To be strong business leaders, general counsel must show they can effectively integrate people, process, technology, and the law, which requires constructive day-to-day management and creativity. The most successful will be the ones who create time and space for reflection.

Easier said than done. We are all constantly bombarded with information, which can put us on edge. One study — now almost 10 years old — found the average American consumes 34 gigabytes of content in a single day. Compounding the problem is our dependence on the smartphone, making us constantly available and susceptible to reacting to immediate issues rather than important issues, which is known as “urgency bias.”

In our global report, “The GC {RE}REFINED: In the Face of Complexity and Change, the Time to Lead is Now,” 61 percent of GCs said that they are susceptible to urgency bias. Further, 66 percent said that it prevents them from keeping their teams focused on strategic priorities.

Foster creativity

Nearly half of GCs surveyed also said that urgency bias prevents them from reaching creative solutions. But creativity will become more necessary in the GC role, notes Louise Firestone, Senior Vice President for Legal Affairs and General Counsel for LVMH Moët Hennessy – Louis Vuitton SE.

“It’s not just about applying case law in an interesting way or coming up with an interesting precedent,” she says. “It’s also going to be about how you develop people, how you determine what is going to be the next thing that’s going to keep you up at night. Sometimes these things just come up organically, and sometimes you really have to search for them and say, ‘Wait a minute, I haven’t spent a lot of time thinking about this and something tells me there’s going to be issues arising.’”

It’s for the purpose of seeing around the corner that Helen Hayes, Legal Director for Northern & Eastern Europe for Uber, clears two hours from her diary every week.

“It’s important to be mindful and deliberate so I carve out space and time for myself to really think about where I can be most impactful,” she says. “When you have a business that is constantly innovating, you are also expected to be more creative, not just give yes or no answers but a business-oriented solution.”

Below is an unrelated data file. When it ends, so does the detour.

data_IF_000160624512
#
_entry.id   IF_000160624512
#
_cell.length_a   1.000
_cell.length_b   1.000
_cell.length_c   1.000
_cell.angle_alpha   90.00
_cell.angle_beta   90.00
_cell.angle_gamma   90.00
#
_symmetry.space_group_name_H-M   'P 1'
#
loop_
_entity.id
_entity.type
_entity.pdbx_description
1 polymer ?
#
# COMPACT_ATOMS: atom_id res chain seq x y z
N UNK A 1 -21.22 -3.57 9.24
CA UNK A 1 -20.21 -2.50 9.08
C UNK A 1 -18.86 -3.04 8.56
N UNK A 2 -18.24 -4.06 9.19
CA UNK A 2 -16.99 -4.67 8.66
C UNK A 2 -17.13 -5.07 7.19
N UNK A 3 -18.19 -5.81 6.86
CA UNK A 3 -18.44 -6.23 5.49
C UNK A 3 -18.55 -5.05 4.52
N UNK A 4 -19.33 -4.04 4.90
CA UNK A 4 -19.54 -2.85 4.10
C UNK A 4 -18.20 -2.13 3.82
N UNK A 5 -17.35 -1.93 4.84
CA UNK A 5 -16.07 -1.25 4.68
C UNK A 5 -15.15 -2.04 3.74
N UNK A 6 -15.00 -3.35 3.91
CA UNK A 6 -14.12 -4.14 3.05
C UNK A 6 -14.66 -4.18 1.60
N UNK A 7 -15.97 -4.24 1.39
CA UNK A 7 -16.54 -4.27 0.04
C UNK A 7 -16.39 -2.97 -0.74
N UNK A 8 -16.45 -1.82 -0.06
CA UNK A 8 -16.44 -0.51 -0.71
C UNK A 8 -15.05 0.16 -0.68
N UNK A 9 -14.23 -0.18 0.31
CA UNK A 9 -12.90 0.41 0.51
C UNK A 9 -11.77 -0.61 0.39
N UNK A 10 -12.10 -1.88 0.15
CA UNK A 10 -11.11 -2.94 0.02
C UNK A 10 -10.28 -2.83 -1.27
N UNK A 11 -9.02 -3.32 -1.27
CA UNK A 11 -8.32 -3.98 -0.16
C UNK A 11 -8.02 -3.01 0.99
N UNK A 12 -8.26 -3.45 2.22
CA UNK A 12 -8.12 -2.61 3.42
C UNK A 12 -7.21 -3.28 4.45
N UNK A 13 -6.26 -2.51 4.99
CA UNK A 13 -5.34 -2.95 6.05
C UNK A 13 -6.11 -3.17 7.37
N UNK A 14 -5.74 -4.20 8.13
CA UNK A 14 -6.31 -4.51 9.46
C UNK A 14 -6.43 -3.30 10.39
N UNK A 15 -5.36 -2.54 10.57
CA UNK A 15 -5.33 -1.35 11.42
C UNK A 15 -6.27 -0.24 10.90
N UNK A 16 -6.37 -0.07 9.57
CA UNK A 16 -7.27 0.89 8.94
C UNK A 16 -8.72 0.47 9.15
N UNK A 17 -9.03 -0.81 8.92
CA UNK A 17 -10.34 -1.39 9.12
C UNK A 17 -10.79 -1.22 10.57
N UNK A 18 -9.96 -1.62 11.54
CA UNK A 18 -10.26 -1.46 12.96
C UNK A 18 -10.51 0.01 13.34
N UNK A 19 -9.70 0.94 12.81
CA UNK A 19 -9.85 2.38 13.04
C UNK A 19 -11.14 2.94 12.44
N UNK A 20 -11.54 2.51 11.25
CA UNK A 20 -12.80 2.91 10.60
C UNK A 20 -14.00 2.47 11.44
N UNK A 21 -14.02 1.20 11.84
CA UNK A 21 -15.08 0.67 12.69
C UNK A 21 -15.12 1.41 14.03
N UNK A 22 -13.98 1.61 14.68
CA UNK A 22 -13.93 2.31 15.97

Tame your smartphone addiction

In addition to carving out time for yourself to think deeply about strategic priorities, there is another way to improve your cognitive and creative ability: Tame your smartphone.

Neuropsychologist Helena Boschi notes that our stress response evolved to keep us alive, but in today’s world of constant information, we are activating the same response for modern, social, and imagined reasons.

“Our brain cannot tell the difference,” she says. “If we merely think something is stressful, the brain will respond as if we were facing a real threat to our life. In other words, we are frequently preparing ourselves for a saber-toothed tiger attack that never actually comes.”

Our addiction to our technological devices has the same effect on the brain as other addictions. The more we look at our phones, the more we want to look at them because the chemicals stimulated by looking feel so good. But the net result is that we are more easily distracted and less socially engaged than we have ever been.

“Our brain still craves face-to-face contact and there is no substitute for this,” says Boschi. “Meetings would be more productive if we concentrated on the people around us instead of trying to multitask. Trust and creativity cannot be generated via technology; we need an emotional connection which can only come through interpersonal contact.”

Is your role being redefined?

Given the need to align and mobilize teams around the world, how will you create the time and space to set a vision and empower your team to pursue a common corporate mission? Do you have a plan to fight urgency bias and unleash your creativity? What’s your stretch as a leader?

This post is part of a thought leadership series, “GC {RE}DEFINED,” which explores how technology is reshaping the role of the GC.

By submitting your email address above you agree that Morrison & Foerster LLP may send you emails relating to The GC {RE}DEFINED series and other content relating to the role of the General Counsel and in-house legal teams. You may withdraw your consent at any time by contacting us via email or at this address: Morrison & Foerster, LLP, 425 Market Street, San Francisco, CA 94105, USA. View our privacy policy.